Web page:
Florida Premiere. No One Asked You follows reproductive rights organization Abortion Access Front over five years at the frontlines of the escalating war over Roe Vs. Wade. Led by The Daily Show co-creator, comedian, and disruptor-extraordinaire Lizz Winstead, the intrepid team of activists and comics battles misogyny with comedy on their “Habitat for Humanity Meets USO Tour” to connect communities, eradicate abortion stigma and protect choice for all. Winstead and her merry band of activists take us to the very front lines, risking their own safety by coming face-to-face with clinic protestors by day and performing and raising awareness by night. An urgent and humorous account of the serious work that this audacious group is doing to battle misogyny and fight for reproductive rights in a divided country.

In Attendance: Andrea Raby, Producer

The Old Oak

Sarasota Film Festival 2024

Florida Premiere. The Old Oak is the last pub standing in a once thriving mining village in northern England, a gathering space for a community that has fallen on hard times. There is growing anger, resentment, and a lack of hope among the residents, but the pub and its proprietor TJ are a fond presence to their customers. When a group of Syrian refugees moves into the floundering village, a decisive rift fueled by prejudices develops between the community and its newest inhabitants. The formation of an unexpected friendship between TJ and a young Syrian woman named Yara opens up new possibilities for the divided village in this deeply moving drama about loss, fear, and the difficulty of finding hope from master filmmaker Ken Loach, who at 87 announced this is his final film.

Someone Lives Here

Sarasota Film Festival 2024

Florida Premiere. Carpenter Khaleel Seivwright builds small, life-saving shelters for unhoused people living outside in Toronto during the winter of the pandemic. Sick of seeing his city unable to care for its unhoused people, Seivwright quit his job as a full-time carpenter and dedicated himself to building insulated shelters—called “tiny shelters.” Innovatively using body temperature for heating, Khaleel’s efforts garnered international media attention, leading Toronto to propose a possible partnership—only to reverse its decision a week later. Capturing the ups and downs of Khaleel’s innovative intervention, Someone Lives Here also features the voices of those experiencing homelessness, including the articulate and philosophical Taka and the voices of the many citizens supporting the shelters (and a few against). By turns inspiring, sobering and maddening, and taking on issues that resonate in many big cities, director Zack Russell intricately follows a dedicated activist against a bureaucracy that clearly isn’t interested in anything beyond empty platitudes.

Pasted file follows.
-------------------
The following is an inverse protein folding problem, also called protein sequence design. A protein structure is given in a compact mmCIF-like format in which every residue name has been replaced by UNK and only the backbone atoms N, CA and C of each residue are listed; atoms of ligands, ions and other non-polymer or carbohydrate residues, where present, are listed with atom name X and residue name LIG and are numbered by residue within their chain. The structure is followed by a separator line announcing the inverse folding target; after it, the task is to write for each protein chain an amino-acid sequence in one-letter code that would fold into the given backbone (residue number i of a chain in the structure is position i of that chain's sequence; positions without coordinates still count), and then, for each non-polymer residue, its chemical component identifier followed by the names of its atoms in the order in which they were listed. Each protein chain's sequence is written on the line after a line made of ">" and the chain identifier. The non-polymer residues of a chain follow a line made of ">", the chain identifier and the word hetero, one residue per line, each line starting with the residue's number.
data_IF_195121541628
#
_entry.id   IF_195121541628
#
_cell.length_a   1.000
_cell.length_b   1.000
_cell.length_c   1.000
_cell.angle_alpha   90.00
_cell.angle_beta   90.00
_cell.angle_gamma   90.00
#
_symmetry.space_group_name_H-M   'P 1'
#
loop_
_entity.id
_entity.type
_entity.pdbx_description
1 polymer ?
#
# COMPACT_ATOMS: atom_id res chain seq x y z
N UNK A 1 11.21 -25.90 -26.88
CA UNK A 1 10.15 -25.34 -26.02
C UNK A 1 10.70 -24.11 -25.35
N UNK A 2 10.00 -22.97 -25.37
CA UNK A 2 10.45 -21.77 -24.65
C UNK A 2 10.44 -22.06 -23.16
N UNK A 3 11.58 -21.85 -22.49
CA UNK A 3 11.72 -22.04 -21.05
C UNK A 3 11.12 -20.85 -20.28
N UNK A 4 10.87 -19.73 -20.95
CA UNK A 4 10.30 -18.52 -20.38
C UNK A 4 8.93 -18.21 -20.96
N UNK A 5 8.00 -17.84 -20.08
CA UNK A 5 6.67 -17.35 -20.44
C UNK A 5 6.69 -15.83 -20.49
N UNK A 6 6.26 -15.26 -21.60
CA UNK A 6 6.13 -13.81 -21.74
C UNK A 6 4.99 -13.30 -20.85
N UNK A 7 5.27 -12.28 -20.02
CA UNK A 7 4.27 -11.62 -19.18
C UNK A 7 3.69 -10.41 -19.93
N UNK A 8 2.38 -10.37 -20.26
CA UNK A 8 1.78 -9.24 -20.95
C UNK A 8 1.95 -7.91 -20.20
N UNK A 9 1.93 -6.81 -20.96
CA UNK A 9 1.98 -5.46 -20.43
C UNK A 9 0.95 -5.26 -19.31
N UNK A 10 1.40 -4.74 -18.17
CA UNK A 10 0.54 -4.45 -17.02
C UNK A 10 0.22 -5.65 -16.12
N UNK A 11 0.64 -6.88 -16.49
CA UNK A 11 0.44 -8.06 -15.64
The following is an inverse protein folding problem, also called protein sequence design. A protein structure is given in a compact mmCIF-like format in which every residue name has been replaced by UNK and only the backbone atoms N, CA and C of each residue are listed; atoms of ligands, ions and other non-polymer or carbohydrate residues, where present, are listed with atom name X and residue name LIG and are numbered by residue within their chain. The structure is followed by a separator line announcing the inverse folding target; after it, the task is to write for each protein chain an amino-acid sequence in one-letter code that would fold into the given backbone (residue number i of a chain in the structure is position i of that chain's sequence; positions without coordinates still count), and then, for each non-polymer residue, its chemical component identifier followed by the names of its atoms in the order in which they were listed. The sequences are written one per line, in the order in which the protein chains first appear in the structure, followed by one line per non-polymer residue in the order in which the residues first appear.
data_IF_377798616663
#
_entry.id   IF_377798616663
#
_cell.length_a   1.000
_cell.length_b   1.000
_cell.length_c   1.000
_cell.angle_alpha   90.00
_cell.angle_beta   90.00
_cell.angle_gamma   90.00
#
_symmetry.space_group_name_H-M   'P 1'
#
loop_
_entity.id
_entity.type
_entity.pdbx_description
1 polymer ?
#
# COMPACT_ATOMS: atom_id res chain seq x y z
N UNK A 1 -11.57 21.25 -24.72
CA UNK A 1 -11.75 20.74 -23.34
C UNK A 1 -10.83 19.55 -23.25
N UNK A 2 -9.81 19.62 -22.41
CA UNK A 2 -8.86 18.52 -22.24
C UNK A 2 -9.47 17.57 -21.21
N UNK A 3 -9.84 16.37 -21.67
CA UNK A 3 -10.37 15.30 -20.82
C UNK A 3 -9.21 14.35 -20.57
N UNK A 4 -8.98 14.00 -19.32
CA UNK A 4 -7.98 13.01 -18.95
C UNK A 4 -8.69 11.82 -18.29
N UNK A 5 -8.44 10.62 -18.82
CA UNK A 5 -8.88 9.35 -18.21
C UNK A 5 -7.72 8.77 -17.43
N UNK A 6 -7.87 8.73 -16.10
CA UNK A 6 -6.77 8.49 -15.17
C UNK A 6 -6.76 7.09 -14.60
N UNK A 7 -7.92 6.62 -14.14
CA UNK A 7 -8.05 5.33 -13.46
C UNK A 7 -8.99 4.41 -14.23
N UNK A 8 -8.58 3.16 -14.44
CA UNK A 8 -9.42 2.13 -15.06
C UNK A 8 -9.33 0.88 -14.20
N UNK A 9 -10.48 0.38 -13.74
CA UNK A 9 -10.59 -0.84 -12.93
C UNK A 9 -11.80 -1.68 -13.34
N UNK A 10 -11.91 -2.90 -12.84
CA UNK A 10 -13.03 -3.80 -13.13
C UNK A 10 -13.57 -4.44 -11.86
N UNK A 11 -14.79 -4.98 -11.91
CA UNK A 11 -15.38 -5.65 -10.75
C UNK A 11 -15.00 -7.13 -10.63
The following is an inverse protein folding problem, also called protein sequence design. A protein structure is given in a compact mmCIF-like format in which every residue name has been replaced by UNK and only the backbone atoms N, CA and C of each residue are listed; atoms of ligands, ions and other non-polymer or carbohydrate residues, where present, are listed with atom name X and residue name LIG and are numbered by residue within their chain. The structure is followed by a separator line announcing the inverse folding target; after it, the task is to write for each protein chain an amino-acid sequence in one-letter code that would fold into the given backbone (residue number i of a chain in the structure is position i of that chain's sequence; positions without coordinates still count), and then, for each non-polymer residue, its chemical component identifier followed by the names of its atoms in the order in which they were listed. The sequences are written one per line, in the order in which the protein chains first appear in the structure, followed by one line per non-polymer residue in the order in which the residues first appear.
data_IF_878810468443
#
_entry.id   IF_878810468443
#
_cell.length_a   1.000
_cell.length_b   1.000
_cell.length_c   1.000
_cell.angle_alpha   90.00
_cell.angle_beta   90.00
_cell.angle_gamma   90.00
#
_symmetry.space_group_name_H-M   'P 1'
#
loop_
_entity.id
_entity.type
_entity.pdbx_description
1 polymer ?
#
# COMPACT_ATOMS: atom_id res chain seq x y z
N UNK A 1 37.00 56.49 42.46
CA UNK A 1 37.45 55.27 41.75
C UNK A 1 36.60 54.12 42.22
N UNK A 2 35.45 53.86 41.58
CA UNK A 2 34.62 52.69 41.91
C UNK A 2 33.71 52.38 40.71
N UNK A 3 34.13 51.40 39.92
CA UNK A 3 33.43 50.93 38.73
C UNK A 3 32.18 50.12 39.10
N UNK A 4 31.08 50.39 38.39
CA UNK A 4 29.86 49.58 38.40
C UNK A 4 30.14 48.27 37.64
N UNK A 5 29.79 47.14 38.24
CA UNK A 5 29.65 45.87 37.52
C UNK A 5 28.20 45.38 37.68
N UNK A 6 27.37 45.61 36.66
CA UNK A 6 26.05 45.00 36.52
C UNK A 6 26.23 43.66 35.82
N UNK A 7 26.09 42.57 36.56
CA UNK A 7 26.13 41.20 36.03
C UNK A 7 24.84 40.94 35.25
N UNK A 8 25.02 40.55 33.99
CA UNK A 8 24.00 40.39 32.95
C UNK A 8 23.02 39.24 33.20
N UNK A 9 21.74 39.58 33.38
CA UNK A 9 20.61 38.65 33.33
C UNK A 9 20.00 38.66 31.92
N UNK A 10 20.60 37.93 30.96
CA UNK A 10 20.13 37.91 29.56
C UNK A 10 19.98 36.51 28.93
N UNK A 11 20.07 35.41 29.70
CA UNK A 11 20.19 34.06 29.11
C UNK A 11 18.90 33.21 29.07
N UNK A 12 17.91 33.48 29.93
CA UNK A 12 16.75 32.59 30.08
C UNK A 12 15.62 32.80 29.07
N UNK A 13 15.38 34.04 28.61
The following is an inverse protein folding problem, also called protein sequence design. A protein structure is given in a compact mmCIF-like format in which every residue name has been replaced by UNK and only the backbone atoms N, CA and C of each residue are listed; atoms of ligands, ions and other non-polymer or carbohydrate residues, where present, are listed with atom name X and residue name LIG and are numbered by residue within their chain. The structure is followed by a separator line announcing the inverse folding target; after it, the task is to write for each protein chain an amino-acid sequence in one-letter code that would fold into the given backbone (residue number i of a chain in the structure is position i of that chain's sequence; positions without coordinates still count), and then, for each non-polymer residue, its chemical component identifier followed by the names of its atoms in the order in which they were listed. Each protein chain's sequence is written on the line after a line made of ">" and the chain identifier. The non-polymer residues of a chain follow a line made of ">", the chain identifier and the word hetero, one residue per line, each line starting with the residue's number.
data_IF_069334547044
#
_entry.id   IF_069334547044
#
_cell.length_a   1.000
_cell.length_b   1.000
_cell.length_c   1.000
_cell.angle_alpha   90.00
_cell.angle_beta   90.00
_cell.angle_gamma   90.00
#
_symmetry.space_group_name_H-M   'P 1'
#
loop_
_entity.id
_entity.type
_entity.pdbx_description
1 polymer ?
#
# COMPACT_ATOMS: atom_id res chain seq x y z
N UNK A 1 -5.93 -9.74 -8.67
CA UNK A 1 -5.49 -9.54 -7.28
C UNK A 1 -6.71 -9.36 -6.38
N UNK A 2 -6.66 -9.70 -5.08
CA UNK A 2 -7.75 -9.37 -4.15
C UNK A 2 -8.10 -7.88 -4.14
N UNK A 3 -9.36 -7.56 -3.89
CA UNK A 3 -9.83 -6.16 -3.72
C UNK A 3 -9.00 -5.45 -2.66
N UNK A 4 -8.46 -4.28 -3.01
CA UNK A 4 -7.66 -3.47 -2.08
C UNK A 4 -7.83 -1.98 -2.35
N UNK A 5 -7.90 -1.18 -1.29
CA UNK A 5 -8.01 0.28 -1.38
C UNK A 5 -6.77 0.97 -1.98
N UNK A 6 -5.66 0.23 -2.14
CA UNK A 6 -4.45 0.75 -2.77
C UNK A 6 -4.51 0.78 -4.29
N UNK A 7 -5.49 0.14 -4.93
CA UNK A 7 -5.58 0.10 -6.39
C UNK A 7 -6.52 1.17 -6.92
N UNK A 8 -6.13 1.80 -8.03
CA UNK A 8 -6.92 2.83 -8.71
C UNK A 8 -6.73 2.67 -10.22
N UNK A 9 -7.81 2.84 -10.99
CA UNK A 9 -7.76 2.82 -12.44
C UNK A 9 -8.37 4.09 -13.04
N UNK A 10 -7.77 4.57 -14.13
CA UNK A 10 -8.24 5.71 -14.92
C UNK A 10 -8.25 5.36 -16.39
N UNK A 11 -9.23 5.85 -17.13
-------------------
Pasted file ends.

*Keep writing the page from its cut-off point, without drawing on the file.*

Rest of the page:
36 Seconds: Portrait of a Hate Crime

Sarasota Film Festival 2024

Florida Premiere. In 2015, three Muslim-American students were shot point-blank while eating dinner in their home in Chapel Hill, NC. In 36 Seconds: Portrait of a Hate Crime, filmmaker Tarek Albaba makes a moving, impassioned case for justice for these innocents and for their community. The film charts the victims’ families’ agonizing pivot from trauma to advocacy as they struggle to prevent their loved ones’ deaths from being dismissed as the result of a random parking dispute. They courageously speak the truth about the hate crime that has destroyed their lives, about the overt and insidious ways racism plays out in our society and about the need to reform a hate crime system that is broken. This is a story about grace and the will to fight for the truth in the worst of circumstances.

Yours in Freedom, Bill Baird

Sarasota Film Festival 2024

Florida Premiere. In an America where more and more women and trans people are losing legal bodily autonomy, the history of Bill Baird’s long fight for women’s right to abortion is as relevant as ever. Called the devil incarnate, pervert, CIA agent, saint, the unsung hero of the birth control battle, the man who successfully challenged the U.S. law banning the distribution of contraceptives to unmarried people is the subject of Rebecca Cammisa’s powerful new documentary. Baird, now 91, looks back at his life and mission that began in the early 1960s when he became the clinical director of EMKO Pharmaceuticals, a company that manufactured and sold contraceptive foam. He saw a great deal of suffering in the hospitals he visited and was profoundly changed. Cammisa weaves in the present-day story of Jada Portillo, an Arkansas high school student whose research for presentation on the history of birth control connects her with Baird. An inspiring and deeply felt look at what one person achieves, and who he inspires, in the pursuit of justice.

In Attendance: Rebecca Cammisa, Director

Humanity Stoked

Sarasota Film Festival 2023

Featuring world-famous skateboarders, scientists, artists, musicians, activists and educators, all of whom are skateboarders. The iconic cast, respected as leaders in their fields, reveal their unique experiences and insights on being human. Their perspectives on issues that affect humanity’s ability to move forward together are shaped by their own backgrounds, and often inspired by their love of skateboarding. The conversations focus on understanding fear, depression, addiction, education, activism, philanthropy, racism, sexism, homophobia, and the environment. The film’s purpose is to inspire deeper thinking, more empathic perspectives, and open conversations about human issues.

Live Q&A with Producer/Director Michael Ien Cohen and cast member Chris Dyer.